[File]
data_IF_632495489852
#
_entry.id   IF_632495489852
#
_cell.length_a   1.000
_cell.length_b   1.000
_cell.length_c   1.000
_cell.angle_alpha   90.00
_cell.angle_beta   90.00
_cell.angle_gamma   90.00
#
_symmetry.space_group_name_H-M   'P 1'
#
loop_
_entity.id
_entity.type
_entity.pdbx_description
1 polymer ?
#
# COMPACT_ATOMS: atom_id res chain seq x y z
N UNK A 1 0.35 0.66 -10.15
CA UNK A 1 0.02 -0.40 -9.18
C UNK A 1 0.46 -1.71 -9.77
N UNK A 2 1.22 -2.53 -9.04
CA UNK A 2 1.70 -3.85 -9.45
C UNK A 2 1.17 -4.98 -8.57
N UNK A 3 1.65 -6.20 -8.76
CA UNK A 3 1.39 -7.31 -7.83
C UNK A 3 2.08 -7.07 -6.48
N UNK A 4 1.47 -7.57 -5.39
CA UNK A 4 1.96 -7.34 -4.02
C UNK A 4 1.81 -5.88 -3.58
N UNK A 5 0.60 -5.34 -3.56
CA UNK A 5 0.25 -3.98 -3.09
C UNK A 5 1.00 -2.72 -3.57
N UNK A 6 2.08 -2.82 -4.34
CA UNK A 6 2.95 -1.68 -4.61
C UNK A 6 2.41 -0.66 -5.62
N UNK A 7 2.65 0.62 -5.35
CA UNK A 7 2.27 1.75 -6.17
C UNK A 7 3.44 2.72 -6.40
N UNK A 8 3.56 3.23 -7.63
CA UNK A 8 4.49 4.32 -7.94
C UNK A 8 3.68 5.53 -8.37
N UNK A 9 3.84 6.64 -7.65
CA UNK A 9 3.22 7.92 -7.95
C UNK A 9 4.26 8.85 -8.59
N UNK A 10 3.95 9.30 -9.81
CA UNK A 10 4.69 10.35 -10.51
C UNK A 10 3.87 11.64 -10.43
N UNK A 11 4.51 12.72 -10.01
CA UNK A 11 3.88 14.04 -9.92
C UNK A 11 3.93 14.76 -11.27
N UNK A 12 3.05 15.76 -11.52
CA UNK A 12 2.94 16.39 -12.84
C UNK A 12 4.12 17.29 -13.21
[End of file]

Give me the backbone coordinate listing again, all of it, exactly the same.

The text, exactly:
data_IF_632495489852
#
_entry.id   IF_632495489852
#
_cell.length_a   1.000
_cell.length_b   1.000
_cell.length_c   1.000
_cell.angle_alpha   90.00
_cell.angle_beta   90.00
_cell.angle_gamma   90.00
#
_symmetry.space_group_name_H-M   'P 1'
#
loop_
_entity.id
_entity.type
_entity.pdbx_description
1 polymer ?
#
# COMPACT_ATOMS: atom_id res chain seq x y z
N UNK A 1 0.35 0.66 -10.15
CA UNK A 1 0.02 -0.40 -9.18
C UNK A 1 0.46 -1.71 -9.77
N UNK A 2 1.22 -2.53 -9.04
CA UNK A 2 1.70 -3.85 -9.45
C UNK A 2 1.17 -4.98 -8.57
N UNK A 3 1.65 -6.20 -8.76
CA UNK A 3 1.39 -7.31 -7.83
C UNK A 3 2.08 -7.07 -6.48
N UNK A 4 1.47 -7.57 -5.39
CA UNK A 4 1.96 -7.34 -4.02
C UNK A 4 1.81 -5.88 -3.58
N UNK A 5 0.60 -5.34 -3.56
CA UNK A 5 0.25 -3.98 -3.09
C UNK A 5 1.00 -2.72 -3.57
N UNK A 6 2.08 -2.82 -4.34
CA UNK A 6 2.95 -1.68 -4.61
C UNK A 6 2.41 -0.66 -5.62
N UNK A 7 2.65 0.62 -5.35
CA UNK A 7 2.27 1.75 -6.17
C UNK A 7 3.44 2.72 -6.40
N UNK A 8 3.56 3.23 -7.63
CA UNK A 8 4.49 4.32 -7.94
C UNK A 8 3.68 5.53 -8.37
N UNK A 9 3.84 6.64 -7.65
CA UNK A 9 3.22 7.92 -7.95
C UNK A 9 4.26 8.85 -8.59
N UNK A 10 3.95 9.30 -9.81
CA UNK A 10 4.69 10.35 -10.51
C UNK A 10 3.87 11.64 -10.43
N UNK A 11 4.51 12.72 -10.01
CA UNK A 11 3.88 14.04 -9.92
C UNK A 11 3.93 14.76 -11.27
N UNK A 12 3.05 15.76 -11.52
CA UNK A 12 2.94 16.39 -12.84
C UNK A 12 4.12 17.29 -13.21